About 60% to 70% of people in Africa are involved in agriculture, with the vast majority living in rural areas. In this context, the relationship between higher education and rural development becomes an important policy concern, particularly in countries where the revitalisation of rural areas represents a critical challenge.

“I don’t think the continent has taken a lot of advantage of the potential benefits that science could bring,” said Irene Annor-Frempong, director of capacity strengthening and networking at the Forum for Agricultural Research in Africa, who has also worked with universities to build capacity in agricultural research and development.

She said there was a wave of interest within African countries in what science could bring to agriculture and how young people could be involved.

“Some African countries have policies that we need to leverage and deploy in order to get young people to be part and parcel of science for agriculture,” she said, adding: “We are talking about science for agriculture – not agriculture science. We are currently talking about commercialising technologies.”

To perform an active and constructive role in job creation and food security, delegates reiterated the need for agricultural universities, and other higher learning institutions alike, to adjust their curricular programmes to accommodate new topics, as well as teaching and learning models. They would also need to forge new partnerships.

Thelma Namonje, a 30-year-old graduate of the MasterCard Foundation Scholars Program at Michigan State University in the US, believes this generation can end the global scourge of food insecurity if practical strategies and solutions are developed to enable young people in Africa to embrace sustainable agriculture.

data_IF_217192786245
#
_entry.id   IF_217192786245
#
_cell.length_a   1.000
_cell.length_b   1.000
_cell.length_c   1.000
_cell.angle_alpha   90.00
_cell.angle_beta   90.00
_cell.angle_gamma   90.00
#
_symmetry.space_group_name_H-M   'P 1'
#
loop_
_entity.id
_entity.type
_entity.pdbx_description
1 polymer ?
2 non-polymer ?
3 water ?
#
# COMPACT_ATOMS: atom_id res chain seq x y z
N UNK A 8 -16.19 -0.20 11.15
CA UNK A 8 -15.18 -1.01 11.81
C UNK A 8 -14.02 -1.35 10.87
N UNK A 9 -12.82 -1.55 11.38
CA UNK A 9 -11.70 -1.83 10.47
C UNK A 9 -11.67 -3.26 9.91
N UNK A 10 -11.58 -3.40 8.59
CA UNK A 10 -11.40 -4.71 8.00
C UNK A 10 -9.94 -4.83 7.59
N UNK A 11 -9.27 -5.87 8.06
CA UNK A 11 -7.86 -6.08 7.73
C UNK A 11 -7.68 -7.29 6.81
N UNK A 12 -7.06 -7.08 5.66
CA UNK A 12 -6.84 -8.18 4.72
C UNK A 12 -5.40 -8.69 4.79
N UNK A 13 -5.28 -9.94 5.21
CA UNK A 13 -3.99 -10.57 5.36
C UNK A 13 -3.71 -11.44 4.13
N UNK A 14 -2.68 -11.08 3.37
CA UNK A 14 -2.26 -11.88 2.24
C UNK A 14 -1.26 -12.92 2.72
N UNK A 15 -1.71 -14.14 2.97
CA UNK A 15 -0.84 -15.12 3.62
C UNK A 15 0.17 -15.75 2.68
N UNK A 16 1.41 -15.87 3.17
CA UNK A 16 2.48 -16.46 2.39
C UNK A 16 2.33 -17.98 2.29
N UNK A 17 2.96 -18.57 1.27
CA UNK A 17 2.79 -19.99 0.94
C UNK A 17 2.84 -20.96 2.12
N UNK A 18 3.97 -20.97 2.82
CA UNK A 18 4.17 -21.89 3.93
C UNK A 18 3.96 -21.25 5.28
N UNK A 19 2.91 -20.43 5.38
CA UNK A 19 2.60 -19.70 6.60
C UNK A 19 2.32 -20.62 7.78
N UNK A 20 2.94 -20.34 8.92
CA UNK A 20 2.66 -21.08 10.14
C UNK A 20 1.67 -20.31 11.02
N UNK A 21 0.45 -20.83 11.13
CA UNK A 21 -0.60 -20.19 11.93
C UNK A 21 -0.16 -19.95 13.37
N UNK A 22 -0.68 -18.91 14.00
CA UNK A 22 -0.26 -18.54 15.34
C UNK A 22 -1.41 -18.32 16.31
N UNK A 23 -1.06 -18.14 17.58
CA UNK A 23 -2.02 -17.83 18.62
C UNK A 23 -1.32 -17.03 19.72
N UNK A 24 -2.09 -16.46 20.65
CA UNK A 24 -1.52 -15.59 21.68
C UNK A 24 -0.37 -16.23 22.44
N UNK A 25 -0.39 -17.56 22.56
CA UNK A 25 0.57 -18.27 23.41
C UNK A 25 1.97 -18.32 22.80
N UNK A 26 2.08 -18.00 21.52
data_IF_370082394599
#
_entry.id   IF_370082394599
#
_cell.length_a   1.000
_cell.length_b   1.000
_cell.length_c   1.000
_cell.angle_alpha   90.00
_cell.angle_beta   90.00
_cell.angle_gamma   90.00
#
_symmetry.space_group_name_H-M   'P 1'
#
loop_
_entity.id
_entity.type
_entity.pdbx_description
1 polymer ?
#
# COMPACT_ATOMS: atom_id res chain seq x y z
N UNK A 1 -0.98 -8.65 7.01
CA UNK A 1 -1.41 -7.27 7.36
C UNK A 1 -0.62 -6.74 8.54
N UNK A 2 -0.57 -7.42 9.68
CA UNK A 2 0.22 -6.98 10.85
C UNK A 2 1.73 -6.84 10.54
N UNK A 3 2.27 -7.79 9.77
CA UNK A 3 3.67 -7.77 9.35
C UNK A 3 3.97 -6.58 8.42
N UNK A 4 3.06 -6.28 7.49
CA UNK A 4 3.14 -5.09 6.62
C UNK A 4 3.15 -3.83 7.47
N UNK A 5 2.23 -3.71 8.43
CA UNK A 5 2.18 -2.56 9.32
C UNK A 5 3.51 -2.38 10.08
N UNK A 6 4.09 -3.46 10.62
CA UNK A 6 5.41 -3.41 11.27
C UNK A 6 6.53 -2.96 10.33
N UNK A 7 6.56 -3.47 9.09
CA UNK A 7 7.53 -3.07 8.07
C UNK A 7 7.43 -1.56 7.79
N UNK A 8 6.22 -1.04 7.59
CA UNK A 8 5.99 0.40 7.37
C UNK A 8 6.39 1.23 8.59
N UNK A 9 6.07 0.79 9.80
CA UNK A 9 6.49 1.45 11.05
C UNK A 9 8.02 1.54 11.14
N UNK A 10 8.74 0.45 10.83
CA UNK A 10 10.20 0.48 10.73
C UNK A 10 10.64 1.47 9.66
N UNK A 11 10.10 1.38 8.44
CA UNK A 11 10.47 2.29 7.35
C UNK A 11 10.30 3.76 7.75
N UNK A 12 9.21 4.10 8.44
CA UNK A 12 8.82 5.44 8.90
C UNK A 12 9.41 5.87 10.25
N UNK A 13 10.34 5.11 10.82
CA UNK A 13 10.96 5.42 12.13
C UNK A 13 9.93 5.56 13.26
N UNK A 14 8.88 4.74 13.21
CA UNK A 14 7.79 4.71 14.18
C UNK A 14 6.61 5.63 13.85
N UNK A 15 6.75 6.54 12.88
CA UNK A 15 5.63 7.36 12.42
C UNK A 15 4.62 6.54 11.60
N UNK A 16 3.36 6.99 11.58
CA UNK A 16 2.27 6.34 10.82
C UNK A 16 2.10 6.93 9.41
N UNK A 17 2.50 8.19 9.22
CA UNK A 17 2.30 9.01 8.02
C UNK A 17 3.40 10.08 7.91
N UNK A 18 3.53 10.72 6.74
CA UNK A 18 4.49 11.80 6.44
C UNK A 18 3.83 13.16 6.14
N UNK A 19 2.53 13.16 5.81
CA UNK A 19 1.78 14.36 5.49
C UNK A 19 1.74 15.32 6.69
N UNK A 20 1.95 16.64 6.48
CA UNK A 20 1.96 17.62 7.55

Most higher education institutions had curricula that were so specific that it might take a long time to make changes, she said.

However, there were research institutions and NGOs helping farmers, and governments were offering extension services on how to adapt to climate change issues, said Namonje, now a research associate at the Zambia-based Indaba Agricultural Policy Research Institute.

“Technology is actually key to engaging youth more in agriculture,” said Rita Kimani, co-founder of FarmDrive, a start-up enterprise that provides innovative technology-led solutions for smallholder farmers to access sustainable finance by helping them build credit profiles from their daily transactions – information that is used by financial institutions to inform their lending decisions.

According to a study conducted over the past six months, some 600 million people in Africa are under the age of 25 and 72% of young people live on less than US$2 per day.

Namonje said the MasterCard Foundation was contributing significantly to youth empowerment in Africa, referring to the foundation’s 10-year, US$500 million programme that hopes to inspire young people through education, including a scholarship that funds African undergraduate and posthgraduate students.

The Zambian scholar was among the first cohort of students to enrol in the programme. “They are setting an example here in Africa,” she said. “Let’s prioritise youth because we are the future generation.”